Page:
I’m Not a Real Person, but I Play One on Television

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Maybe, Mr. President, but in the spirit of clarity and full disclosure, I think the other thing we really have to fear is ourselves . . .

. . . or as the ever-astute Pogo said, “We have met the enemy and he is us.”

I’m speaking, of course, for all of us lily-livered, yellow-bellied, totally ordinary milquetoasts in the world who have ever awakened on a perfectly calm and sunny day filled with dread for no other reason than that we are over-anxious about anything–or nothing. By this, of course, I mean practically everybody. On a bad day. Those few of you magicians who have never once had this experience, I salute you with admiring astonishment. And I implore you to hustle out and patent your technique and figure out how to produce it in vegetarian-safe three-a-day capsules for the rest of the waiting world.

Meanwhile, back at the Reality Ranch, I can lay claim to having plenty of days free of the aforementioned bane, but certainly plenty of times too when it seemed it would be far simpler to raise a sunken battleship singlehandedly from the bottom of the Mariana Trench than to haul myself out of my cave and interact with the world as though I were a competent human. And I’m not talking about dealing with true clinical depression or anxiety disorder, both of which as you know by now I have entertained as unwelcome guests in my own head in times past (pre-treatment). I’m talking about that state most mortals enter occasionally, where we’re certain that our horrible inadequacy is a glaring banner of toilet tissue perpetually trailing from our waistbands, that we are so clearly impostors in our own lives that we’ll soon be successfully replaced not by another person but by a badly made mannequin and no one will notice or care.

Yesterday, I was reminded in conversation of a fine and sometimes very helpful method for dealing with this characteristic in myself. Don’t know why I’d forgotten the source for so many years, as it’s really rather handy. I was in the high school drama program–and lest you die of shock at this news, be assured that I got into it initially because (a) I liked reading and viewing plays and (b) I happened to know that there was a lot of off- and backstage stuff to be done. Somewhere along the line I drifted from stagehand duties and lighting design and being mistress of all things costume and prop and set-related to, you guessed it, acting. Clearly not because I was destined to grow up and take Broadway by storm. But there it is, weird as it sounds. I mentioned in a previous blog that I have won theatre awards, including in those years, Best Actress, but this was high school, and hardly a magnet school for the Arts, for Pete’s sake.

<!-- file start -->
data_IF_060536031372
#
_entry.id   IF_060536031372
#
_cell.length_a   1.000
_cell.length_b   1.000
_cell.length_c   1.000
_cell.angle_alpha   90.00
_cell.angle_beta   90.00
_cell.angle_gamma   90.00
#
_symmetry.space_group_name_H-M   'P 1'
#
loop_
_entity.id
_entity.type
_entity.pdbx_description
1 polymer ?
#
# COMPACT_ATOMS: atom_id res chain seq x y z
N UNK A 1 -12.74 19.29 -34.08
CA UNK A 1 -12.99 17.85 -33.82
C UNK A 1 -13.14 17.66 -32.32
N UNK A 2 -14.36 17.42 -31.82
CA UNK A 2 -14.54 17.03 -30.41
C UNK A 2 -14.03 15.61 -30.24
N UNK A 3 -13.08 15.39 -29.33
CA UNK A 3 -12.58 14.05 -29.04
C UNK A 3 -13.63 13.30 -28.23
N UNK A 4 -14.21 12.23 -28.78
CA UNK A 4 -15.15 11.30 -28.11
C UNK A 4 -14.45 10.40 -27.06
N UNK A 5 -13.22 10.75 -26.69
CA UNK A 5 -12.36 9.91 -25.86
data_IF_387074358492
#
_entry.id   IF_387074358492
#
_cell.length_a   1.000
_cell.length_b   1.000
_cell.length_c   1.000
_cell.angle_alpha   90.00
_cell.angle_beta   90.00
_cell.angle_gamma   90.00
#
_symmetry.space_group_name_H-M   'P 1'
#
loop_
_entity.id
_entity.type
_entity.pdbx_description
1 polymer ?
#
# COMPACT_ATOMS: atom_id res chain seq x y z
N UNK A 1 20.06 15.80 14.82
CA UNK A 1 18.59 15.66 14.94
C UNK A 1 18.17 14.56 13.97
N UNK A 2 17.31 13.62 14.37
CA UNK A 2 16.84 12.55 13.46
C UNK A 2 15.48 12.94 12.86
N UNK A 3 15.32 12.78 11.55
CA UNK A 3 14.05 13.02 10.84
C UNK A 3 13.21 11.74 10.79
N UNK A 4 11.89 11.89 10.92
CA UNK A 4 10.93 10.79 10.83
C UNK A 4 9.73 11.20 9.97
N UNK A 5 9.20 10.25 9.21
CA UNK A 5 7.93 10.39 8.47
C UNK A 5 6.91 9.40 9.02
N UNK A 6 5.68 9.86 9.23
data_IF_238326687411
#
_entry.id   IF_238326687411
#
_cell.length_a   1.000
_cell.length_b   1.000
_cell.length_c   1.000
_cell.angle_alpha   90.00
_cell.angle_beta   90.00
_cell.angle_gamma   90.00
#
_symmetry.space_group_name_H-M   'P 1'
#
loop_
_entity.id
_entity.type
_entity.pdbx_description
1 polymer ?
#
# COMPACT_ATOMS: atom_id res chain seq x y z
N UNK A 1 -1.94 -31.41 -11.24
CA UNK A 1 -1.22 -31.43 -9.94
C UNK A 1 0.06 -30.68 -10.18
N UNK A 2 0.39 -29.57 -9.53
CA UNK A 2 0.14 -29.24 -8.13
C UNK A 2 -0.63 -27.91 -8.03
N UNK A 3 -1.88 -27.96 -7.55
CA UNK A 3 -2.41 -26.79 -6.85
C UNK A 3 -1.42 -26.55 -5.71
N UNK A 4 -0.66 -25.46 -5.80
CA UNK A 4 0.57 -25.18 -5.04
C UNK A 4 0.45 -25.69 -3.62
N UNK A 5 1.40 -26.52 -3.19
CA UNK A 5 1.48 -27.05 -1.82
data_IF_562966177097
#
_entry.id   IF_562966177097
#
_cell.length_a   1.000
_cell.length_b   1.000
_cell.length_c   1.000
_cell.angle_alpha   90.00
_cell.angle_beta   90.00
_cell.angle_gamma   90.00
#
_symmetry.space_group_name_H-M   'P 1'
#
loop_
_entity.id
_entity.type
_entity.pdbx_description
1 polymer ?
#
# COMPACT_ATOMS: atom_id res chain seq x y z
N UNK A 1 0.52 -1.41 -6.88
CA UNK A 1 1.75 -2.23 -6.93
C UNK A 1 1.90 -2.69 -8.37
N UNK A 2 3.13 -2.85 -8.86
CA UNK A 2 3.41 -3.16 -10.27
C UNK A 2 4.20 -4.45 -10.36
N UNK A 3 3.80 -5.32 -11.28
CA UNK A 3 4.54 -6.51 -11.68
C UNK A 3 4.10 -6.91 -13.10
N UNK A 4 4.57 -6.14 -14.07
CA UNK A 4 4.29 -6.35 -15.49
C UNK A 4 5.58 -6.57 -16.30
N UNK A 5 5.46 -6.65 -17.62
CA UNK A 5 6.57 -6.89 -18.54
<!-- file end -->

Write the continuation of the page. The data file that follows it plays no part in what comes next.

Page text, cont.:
However, I think I did perhaps earn the award from among my peers, and obviously not because of my natural vivacity and gregariousness. What I had was a wonderfully tolerant and clever set of teachers that did their best to spot weaknesses and needs among their students and find ways for them to overcome themselves. Because of course that was precisely the problem in my case. How could an uptight introvert get up onstage and act? I could barely conceive of how to play ME in my own life at that point.

The answer was really rather simple to state, and not, it turns out, impossible even for an uptight introvert like me to execute when I put my also-natural stubborn will and desire to be better than I was behind it. “If you can’t imagine someone like you getting up on the stage and acting a part, then start with playing a good actor. Then let that actor play the part.” Convoluted? Of course it is. Silly? You bet. But somehow that one extra step of remove let me pretend it was somebody else doing what I knew I couldn’t do myself, and that was that. While I had forgotten the specific inception of that nugget of useful knowledge in my life until yesterday, I know that I have employed it to many and varied extremes over the intervening years, and can thank the idea (and Mr. C and co.) for thus having pulled me through many a dicey situation since.

So far I have played a college graduate, a construction worker, a landscape and interior designer, an artist, a teacher, a poet, an administrator, a blogger, and many other roles, not all perhaps to award-winning standards, but enough to help me survive them and sometimes even forget myself enough to truly enjoy them in the moment. And I think I’m continuing to get better at the role of Me, the one role that might actually matter the most come to think of it. I’ll keep you posted if any honors other than my self-appointed tiara should pop up.

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Never Fear, My Darlings, We're All in this Together . . .

2 thoughts on “I’m Not a Real Person, but I Play One on Television

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